Jim Browder Selected as Next ASD Superintendent

Photo retrieved from the Anchorage School District

The Anchorage School Board has selected the new superintendent for the Anchorage School District. The Board reviewed more than 150 applications for the position.

Jim Browder will be the new superintendent for the Anchorage School District.    He’ll replace retiring superintendent Carol Comeau, who has served as superintendent since 2000.   School Board President Gretchen Guess made the announcement at district headquarters, saying the Board chose Browder because he’s aligned with the their vision for the district.

“The Board is very excited to welcome Jim and his wife Beth to Anchorage. He brings an energy and experience to the district that we know will lead to great things. As you know, he has demonstrated ability in delivering academic success for all children and in doing that in the face of budget cuts.   He is very aligned with the board and the direction that we’re going,” Guess said.

The direction the board is going is to have all students graduate prepared for post-secondary educational and employment opportunities – something the district has struggled with and made a priority in their vision statement. Before selecting Browder, the Board spent months on the selection process, sifting through around 150 applications. They eventually narrowed it down to two finalists – Steve Atwater, current superintendent of the Kenai Peninsula Borough School District in Soldotna and Browder, former superintendent of Lee County School District in Fort Meyers, Florida – both visited the school district for three days in January. Guess says Browder won’t officially start until summer, but he’ll begin his transition to the job in February with a visit to the district, then he’ll start full time, alongside the current superintendent this Spring.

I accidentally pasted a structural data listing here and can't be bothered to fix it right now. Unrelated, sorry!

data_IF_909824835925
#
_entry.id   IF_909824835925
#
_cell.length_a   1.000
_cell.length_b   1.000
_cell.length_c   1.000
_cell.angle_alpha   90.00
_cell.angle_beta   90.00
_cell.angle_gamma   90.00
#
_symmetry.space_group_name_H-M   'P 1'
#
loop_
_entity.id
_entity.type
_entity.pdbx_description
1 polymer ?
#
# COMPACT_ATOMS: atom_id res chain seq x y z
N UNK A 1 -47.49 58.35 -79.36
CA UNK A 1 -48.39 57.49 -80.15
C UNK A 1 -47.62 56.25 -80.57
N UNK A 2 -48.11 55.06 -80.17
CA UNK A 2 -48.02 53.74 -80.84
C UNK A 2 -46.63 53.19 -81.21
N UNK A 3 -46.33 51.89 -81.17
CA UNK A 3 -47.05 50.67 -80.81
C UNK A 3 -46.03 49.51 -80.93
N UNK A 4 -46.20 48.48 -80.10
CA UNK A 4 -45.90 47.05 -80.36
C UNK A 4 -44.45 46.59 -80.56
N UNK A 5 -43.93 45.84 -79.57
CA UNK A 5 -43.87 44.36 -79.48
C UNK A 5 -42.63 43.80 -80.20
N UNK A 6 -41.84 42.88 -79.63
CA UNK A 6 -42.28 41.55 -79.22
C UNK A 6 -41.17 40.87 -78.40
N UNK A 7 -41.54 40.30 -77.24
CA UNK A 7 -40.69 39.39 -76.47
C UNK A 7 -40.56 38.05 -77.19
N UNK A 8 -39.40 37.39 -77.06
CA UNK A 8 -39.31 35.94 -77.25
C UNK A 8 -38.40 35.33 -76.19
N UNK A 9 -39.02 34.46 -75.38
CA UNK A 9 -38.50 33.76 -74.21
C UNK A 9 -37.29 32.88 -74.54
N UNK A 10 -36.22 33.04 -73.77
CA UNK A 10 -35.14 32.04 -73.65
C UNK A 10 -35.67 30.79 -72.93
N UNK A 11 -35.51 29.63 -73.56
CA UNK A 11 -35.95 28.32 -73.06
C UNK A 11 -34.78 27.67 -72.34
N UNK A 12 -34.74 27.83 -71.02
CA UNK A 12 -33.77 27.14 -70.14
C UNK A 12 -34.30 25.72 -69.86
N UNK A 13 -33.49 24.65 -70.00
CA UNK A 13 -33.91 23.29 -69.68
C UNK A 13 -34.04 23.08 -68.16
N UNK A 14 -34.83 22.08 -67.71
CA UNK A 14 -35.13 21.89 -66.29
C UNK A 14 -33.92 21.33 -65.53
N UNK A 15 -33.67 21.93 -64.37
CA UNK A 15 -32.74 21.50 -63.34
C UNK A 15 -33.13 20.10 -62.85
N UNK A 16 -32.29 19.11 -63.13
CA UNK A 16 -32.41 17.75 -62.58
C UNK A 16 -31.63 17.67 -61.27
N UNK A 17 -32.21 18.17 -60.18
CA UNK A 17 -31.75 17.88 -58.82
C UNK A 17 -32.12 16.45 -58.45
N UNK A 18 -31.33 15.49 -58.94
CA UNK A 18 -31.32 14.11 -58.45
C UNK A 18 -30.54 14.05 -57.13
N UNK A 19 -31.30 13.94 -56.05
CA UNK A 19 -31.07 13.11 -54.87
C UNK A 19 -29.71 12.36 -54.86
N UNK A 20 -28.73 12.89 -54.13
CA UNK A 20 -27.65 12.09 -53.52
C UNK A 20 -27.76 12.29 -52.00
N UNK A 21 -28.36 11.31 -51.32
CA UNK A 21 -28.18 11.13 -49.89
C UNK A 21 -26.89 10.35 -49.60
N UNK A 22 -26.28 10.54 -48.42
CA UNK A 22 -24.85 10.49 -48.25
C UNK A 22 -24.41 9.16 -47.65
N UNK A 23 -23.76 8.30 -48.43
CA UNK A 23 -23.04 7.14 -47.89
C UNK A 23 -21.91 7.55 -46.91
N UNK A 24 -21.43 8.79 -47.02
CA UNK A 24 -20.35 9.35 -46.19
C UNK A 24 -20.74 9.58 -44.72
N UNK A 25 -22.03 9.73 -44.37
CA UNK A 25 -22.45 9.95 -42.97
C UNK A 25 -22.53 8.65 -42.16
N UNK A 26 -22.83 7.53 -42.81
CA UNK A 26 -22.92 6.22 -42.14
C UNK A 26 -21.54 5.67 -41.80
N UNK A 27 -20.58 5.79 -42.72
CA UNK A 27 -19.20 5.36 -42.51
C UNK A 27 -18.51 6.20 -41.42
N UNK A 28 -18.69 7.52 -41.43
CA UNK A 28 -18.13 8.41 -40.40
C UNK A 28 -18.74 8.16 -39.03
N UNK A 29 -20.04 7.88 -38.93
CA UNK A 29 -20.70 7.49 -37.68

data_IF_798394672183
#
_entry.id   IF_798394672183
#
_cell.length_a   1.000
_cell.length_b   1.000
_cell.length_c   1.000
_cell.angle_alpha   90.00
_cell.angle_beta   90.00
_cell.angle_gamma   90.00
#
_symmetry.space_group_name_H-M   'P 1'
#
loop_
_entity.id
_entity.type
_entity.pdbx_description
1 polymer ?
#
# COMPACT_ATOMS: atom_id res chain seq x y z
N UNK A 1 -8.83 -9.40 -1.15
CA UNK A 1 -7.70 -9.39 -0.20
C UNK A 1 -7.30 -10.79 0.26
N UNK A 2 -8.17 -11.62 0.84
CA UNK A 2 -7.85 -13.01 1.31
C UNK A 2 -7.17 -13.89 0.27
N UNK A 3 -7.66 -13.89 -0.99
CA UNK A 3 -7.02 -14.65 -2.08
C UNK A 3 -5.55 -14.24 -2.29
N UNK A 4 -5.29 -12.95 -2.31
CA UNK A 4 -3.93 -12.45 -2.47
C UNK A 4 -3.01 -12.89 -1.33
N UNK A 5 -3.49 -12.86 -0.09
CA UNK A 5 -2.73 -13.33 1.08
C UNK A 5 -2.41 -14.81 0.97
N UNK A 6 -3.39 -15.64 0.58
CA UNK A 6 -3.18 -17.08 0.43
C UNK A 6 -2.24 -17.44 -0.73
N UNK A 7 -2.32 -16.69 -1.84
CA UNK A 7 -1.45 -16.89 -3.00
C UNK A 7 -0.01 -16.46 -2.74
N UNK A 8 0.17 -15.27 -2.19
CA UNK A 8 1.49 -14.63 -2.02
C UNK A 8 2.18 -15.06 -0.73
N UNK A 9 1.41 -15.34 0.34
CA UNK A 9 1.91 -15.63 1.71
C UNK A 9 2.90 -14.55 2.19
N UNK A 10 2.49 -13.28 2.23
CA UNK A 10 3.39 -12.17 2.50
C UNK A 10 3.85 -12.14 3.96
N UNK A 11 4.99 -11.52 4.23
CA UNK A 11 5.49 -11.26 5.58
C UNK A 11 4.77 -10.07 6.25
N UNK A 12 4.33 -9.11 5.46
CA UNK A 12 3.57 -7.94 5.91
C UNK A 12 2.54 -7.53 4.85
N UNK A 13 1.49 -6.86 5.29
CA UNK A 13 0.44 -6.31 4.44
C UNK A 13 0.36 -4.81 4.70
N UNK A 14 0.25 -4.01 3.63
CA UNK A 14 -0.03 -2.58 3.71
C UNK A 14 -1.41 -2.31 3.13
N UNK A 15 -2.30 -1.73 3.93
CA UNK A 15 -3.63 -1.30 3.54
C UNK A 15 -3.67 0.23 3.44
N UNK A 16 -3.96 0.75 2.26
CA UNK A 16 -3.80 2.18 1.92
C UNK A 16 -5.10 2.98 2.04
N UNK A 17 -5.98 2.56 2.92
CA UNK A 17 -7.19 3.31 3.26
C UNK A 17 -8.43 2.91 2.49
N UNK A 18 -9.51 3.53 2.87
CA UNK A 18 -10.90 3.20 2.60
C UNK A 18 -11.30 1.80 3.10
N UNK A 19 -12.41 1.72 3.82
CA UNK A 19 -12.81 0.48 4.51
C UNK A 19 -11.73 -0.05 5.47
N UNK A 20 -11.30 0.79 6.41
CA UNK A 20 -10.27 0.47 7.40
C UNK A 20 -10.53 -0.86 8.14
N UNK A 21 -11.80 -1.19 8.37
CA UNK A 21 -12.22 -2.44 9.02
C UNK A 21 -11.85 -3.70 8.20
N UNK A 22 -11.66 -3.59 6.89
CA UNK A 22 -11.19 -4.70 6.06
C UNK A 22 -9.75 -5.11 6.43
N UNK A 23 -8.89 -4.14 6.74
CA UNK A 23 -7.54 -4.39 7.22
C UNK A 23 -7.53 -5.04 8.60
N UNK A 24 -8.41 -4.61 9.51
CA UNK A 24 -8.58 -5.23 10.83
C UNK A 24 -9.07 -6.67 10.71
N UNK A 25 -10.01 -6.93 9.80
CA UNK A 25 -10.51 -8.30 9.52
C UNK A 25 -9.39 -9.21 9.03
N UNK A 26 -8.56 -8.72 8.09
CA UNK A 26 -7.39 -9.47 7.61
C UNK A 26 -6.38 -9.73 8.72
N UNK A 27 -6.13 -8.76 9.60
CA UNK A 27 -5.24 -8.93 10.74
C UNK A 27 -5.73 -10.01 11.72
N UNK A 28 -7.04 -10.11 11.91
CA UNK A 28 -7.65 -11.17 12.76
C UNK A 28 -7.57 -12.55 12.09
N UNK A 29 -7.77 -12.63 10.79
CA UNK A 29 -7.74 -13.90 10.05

“He’ll be starting full time sometime in April. With a focus on getting out to all of our schools before the school year ends, meeting with teachers and parents and the community. There’s no question and no doubt though in the board’s mind though that Carol’s in charge until the 30th…. just to be clear,” Guess said.

Browder has already accepted the job. The outgoing superintendent, Carol Comeau says she will do everything she can to help prepared Browder for his position.

“To help educate him about Anchorage and the state, about programs, about our personnel, about what I think is working really well and about well and how we got there and about things we really need to work on,” Comeau said.

Browder expressed his enthusiasm about his selection by phone from his current home in Florida.

“We talked this morning, we talked this evening and have worked through the discussion and I’m just delighted that I’m their choice,” Browder said.

He’s so delighted because, he says, the Board that hired him has such a clear vision.

“Their vision is very clear in relation to doing what’s best for children,  including the parents in the community, having a real open and collaborative type work style, assuring that we’re on track academically, making sure that we’re doing everything that we can for tax payers and making sure that we’re being frugal in relation to the dollars that tax payers give us,” Browder said.